Knowledgebase-Extending Fire Service on a Contract Basis Outside Corporate Limits


Information Product

Title:Extending Fire Service on a Contract Basis Outside Corporate Limits
Summary:MTAS was asked whether the Town could extend fire service on a contract basis outside corporate limits and, if so, whether this would increase the town's liability exposure.
Original Author:Pullen, Mark
Co-Author:
Product Create Date:04/02/93
Last Reviewed on::04/09/2017
Subject:Fire--Contracts; Fire--Intergovernmental agreements; Governmental tort liability; Intergovernmental agreements; Liability
Type:Legal Opinion
Legal Opinion:

Reference Documents:

Text of Document: April 2, 1993

Recently you asked me whether the Town could extend fire service on a contract basis outside corporate limits and, if so, whether this would increase the town's liability exposure. The answer to the first question is yes. To the second, no, but only if the town is answering a call pursuant to contract.

T.C.A. 6-54-601(c) provides that:

Any incorporated city or town may provide fire protection to citizens outside the territorial limits of the municipality on an individual contract basis whenever an agreement has been made for the extension of that service by the legislative body of the municipality and the legislative body of the county in which the fire protection is to be provided...

The town may thus provide fire protection service on a contractual basis but only after it has reached an agreement to do so with the county commission.

As to the liability angle 6-54-602 and 6-54-603 specifically retains governmental immunity for officers and employees of the town and fire department who act in accordance with 6-54-601. The problem is making sure the town is in accordance with 6-54-601. You mentioned that presently it is the custom of the town to answer calls to those parties whose insurance companies have agreed to pay the fee. I presume this is not in writing, and I must admit that this practice makes me a little nervous since 6-54-601 expressly calls for individualized contracts. I also presume that you do not presently have an agreement with the county commission. I believe the least the town can do is enter into contracts with those insurance companies that will pay the fee and list the homeowners so covered after you make an agreement to do so with the county.

You also mentioned that you were worried about what the town should do if there were fires both in town and with a contract customer. The best way to handle this would be to clearly state in the contract that in case of conflicting fires the one in town would have priority in response. This in and of itself furnishes a strong argument for individualized contracts with each home owner. Dicta in Fulenwider v. Firefighters Association Local 1784, 649 S.W.2d 268 (Tenn. 1982), indicates that no cause of action lies in citizens for failure to provide fire protection. Since you will have entered into a contract with subscribers, this may not apply but a clause in the contract clearly stating your priorities should serve to protect the town.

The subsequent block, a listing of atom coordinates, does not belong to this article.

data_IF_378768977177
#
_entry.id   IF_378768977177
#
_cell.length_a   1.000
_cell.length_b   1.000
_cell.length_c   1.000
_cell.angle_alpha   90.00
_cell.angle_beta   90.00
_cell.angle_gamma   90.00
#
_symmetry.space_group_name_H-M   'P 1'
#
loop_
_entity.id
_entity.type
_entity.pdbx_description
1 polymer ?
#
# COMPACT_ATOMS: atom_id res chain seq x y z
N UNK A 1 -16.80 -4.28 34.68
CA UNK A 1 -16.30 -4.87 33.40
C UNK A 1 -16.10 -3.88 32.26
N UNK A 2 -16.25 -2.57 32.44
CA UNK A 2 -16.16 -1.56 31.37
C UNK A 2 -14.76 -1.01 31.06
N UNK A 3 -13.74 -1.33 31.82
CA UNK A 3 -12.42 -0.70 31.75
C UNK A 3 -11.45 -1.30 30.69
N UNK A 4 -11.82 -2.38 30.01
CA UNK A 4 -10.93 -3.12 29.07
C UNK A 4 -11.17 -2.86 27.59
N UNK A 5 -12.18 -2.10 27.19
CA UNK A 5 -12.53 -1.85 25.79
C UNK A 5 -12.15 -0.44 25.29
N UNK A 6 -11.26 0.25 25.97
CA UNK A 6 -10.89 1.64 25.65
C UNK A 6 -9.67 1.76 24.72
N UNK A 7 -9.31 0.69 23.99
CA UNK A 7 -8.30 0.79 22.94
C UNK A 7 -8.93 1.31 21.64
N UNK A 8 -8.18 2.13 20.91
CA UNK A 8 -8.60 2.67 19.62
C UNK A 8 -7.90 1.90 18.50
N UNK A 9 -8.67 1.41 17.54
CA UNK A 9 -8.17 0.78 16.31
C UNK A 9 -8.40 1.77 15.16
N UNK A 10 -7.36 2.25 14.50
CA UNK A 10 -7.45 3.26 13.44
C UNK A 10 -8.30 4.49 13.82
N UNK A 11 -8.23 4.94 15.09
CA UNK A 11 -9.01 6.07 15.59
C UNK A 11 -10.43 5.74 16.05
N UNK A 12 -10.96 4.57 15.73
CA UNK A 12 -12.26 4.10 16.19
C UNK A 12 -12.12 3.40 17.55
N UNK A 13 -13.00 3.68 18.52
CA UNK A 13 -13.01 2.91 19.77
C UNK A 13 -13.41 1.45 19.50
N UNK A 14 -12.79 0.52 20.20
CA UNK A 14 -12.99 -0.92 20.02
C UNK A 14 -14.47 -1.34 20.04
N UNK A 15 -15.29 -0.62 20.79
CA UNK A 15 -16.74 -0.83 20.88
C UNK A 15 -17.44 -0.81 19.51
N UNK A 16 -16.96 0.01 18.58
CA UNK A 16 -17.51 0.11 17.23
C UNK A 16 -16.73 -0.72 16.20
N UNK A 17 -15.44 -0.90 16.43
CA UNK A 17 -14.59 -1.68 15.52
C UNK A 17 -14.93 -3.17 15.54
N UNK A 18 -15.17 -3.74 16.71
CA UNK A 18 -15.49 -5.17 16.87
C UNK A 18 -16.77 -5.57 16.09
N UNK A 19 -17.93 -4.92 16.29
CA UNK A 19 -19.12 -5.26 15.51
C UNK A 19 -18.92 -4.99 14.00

In short, contracts with each home owner who desires fire protection service by the town is the way to go. That way the town is clearly protected by statute and from suit by someone whose home has burned while the fire department was busy in town.

MTAS has hired a fire consultant, Mr. Ray Crouch, to help in the planning and organization of fire departments. He would be an excellent source of advice on how far from town the fire department should respond and how many subscribers it should take. He is in Nashville and can be reached at (615)-256-8141.

I have enclosed the materials cited herein along with several sample contracts and I believe these will do the job for you. Please feel free to contact me if I may be of any further assistance on this or any other matter.

Very truly yours,

MUNICIPAL TECHNICAL ADVISORY SERVICE

Mark Pullen
Legal Consultant

Please remember that these legal opinions were written based on the facts of a given city at a certain time. The laws referenced in any opinion may have changed or may not be applicable to your city or circumstances.

Always consult with your city attorney or an MTAS consultant before taking any action based on information contained in this database.